“It was a visual sound installation and he’d never done it outdoors before so we were all a bit nervous, and as it first started it was very slow and quiet, and there was some guy standing there with a stubbie in his hand and he called out, ‘Do something’.

“I remember thinking, ‘Oh, maybe we pushed the envelope a little too far’, but as the work built up, by the end everyone was completely absorbed and cheering.”

He said unexpected moments like these created lasting memories for audiences and “a sense of history” for the festival.

Transe Express played for a memorable moment in the rain at Womadelaide during 2010.(Supplied: Womadelaide)

“[They say] ‘Do you remember that year when there were the feathers, that year when there were the drummers under the crane in the rain?’,” Mr Scobie said.

“They’re significant of any festival, not just Womadelaide.”

A family-friendly event

Womadelaide too benefits heavily from its family-friendly, intergenerational environment, with children who came with their parents 30 years ago now bringing their own offspring to create their own memories.

A big part of that will be the festival’s setting at Botanic Park, a lawn-covered playground of trees, tents and even wildlife in the form of a colony of fruit bats that rise above the throng at sunset.

“During COVID we spent a lot of time looking around to see if there is a better venue, an alternative venue, if we could get larger,” Mr Scobie said.

“But if you think about it, we are an arboretum, 35 hectares in the middle of a city.

“It’s not like going to an arena or an oval setting. It’s got a wonderful sense of both arrival and calm about it.

“People get inside the gates and they go, ‘Ahhh’.”

Crowd favourites Seun Kuti & Egypt 80 are returning to headline Womadelaide on Saturday night.(Supplied: Arts Projects Australia)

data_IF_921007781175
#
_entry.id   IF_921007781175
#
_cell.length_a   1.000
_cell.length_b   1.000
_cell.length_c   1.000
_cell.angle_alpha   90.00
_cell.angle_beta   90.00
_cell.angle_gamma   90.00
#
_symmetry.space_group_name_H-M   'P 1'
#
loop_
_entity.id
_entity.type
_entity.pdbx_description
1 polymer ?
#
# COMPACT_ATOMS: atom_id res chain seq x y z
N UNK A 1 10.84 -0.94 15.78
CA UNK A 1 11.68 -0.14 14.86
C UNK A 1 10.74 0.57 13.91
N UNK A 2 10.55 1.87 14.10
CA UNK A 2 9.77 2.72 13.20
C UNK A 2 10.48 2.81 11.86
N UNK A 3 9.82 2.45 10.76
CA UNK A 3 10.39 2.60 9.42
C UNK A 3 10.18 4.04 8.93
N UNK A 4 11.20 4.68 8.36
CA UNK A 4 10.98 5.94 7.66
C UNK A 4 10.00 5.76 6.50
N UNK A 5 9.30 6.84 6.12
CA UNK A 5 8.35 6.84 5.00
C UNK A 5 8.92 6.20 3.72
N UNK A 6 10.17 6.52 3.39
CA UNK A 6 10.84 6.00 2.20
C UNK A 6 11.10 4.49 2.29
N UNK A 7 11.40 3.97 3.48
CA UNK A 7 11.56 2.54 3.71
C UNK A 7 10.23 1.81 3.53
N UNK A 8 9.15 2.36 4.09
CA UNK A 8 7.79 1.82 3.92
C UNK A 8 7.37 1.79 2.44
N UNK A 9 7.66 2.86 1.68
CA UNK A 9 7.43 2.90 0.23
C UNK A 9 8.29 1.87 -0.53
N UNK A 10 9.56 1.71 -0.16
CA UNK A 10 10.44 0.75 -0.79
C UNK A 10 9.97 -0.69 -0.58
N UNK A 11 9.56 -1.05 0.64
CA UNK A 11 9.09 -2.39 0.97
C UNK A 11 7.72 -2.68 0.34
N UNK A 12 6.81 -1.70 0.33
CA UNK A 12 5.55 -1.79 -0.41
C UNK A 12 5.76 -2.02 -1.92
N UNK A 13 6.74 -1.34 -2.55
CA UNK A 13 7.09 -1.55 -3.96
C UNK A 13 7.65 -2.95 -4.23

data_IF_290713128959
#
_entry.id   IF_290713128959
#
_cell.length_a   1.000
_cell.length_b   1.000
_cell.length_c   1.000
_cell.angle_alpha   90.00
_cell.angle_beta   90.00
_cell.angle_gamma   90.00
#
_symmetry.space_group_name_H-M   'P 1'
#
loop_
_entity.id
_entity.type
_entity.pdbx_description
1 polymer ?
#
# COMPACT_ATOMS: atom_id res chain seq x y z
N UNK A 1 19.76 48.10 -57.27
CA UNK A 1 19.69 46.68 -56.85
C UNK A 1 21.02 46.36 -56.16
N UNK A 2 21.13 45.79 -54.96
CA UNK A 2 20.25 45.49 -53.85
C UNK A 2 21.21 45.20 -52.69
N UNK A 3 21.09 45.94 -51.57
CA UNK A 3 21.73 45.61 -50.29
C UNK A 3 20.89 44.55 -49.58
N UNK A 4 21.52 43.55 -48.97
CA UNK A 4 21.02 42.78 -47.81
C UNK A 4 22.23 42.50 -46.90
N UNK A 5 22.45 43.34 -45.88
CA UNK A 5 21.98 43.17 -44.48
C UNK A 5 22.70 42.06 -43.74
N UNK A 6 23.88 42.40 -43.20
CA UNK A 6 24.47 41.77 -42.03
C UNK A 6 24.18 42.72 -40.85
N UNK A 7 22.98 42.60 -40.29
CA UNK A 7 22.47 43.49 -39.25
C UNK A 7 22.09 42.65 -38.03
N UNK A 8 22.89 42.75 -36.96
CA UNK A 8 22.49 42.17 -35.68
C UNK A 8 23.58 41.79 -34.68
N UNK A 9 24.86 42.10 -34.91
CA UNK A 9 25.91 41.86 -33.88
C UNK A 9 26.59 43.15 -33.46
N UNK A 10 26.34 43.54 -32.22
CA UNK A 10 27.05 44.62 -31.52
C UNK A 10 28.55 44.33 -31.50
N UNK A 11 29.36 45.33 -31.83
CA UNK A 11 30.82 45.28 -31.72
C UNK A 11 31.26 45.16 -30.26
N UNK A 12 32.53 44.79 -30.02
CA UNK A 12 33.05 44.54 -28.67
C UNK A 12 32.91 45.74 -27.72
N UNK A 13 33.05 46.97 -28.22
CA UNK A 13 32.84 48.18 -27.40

Mr Scobie said there were no plans to change the location, or indeed any aspect of the festival in any major way.

“I’m very wary of reinventing yourself for the sake of it,” he said.

“I spend a lot of time out in the arena seeing how things work, thinking about how you can improve things, and I think a lot of the ethos of the festival comes back to, not just my time, but the ethos of the Adelaide Festival [of which Womadelaide is a part].

“You’re presenting it to the best possible standard of sound, lighting, artists, everything, and that’s one thing that’s kept Womadelaide not just ahead, but also kept it fertile to its audiences.”

Womadelaide’s 2015 crowd revels in the Colour of Time parade.(Supplied: Grant Hancock, Womadelaide)

Audience reaction the biggest thrill

Mr Scobie, who has been involved with the festival from its onset in 1992 as general manager of the Adelaide Festival, as director of Arts Projects Australia from its inception in 1997, and as Womadelaide director from 2007, has a long list of highlights but says he gets one of his biggest kicks from the audience itself.

“I love being in the crowd looking at the audience, the diversity of ages, cultures, people just having a wonderful time, discovering stuff, going ‘Oh, my God’,” he said.

“Provided the festival maintains that outward looking enthusiasm for different types of culture, different types of music, it will have a bright future.”

Womadelaide 2024 kicks off from Friday at Botanic Park in Adelaide.

Ziggy Marley, son of Bob Marley, is the headline act at Womadelaide on Monday night.(Supplied: Tim Cadiente, Arts Projects Australia)